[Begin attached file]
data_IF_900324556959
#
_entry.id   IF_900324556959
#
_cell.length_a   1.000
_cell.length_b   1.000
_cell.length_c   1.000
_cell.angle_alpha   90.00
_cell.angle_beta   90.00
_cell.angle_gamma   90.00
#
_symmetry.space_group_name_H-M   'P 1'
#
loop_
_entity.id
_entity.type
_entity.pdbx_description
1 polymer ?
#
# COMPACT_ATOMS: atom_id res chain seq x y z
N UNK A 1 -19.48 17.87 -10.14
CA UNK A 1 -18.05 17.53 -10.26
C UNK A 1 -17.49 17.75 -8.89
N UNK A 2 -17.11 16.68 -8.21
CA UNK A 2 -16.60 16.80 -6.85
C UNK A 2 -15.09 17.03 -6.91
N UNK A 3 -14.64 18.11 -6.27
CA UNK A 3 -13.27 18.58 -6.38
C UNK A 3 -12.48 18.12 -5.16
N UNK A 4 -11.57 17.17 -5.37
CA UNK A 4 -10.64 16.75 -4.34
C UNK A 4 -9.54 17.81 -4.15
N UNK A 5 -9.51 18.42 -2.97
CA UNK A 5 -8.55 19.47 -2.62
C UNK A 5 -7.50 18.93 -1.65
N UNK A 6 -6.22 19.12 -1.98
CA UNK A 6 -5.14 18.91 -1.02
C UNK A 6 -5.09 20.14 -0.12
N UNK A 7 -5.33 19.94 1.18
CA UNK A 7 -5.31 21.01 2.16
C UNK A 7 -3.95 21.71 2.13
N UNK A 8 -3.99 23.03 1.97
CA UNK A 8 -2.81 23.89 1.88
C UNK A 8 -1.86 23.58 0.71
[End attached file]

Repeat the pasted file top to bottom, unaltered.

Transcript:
data_IF_900324556959
#
_entry.id   IF_900324556959
#
_cell.length_a   1.000
_cell.length_b   1.000
_cell.length_c   1.000
_cell.angle_alpha   90.00
_cell.angle_beta   90.00
_cell.angle_gamma   90.00
#
_symmetry.space_group_name_H-M   'P 1'
#
loop_
_entity.id
_entity.type
_entity.pdbx_description
1 polymer ?
#
# COMPACT_ATOMS: atom_id res chain seq x y z
N UNK A 1 -19.48 17.87 -10.14
CA UNK A 1 -18.05 17.53 -10.26
C UNK A 1 -17.49 17.75 -8.89
N UNK A 2 -17.11 16.68 -8.21
CA UNK A 2 -16.60 16.80 -6.85
C UNK A 2 -15.09 17.03 -6.91
N UNK A 3 -14.64 18.11 -6.27
CA UNK A 3 -13.27 18.58 -6.38
C UNK A 3 -12.48 18.12 -5.16
N UNK A 4 -11.57 17.17 -5.37
CA UNK A 4 -10.64 16.75 -4.34
C UNK A 4 -9.54 17.81 -4.15
N UNK A 5 -9.51 18.42 -2.97
CA UNK A 5 -8.55 19.47 -2.62
C UNK A 5 -7.50 18.93 -1.65
N UNK A 6 -6.22 19.12 -1.98
CA UNK A 6 -5.14 18.91 -1.02
C UNK A 6 -5.09 20.14 -0.12
N UNK A 7 -5.33 19.94 1.18
CA UNK A 7 -5.31 21.01 2.16
C UNK A 7 -3.95 21.71 2.13
N UNK A 8 -3.99 23.03 1.97
CA UNK A 8 -2.81 23.89 1.88
C UNK A 8 -1.86 23.58 0.71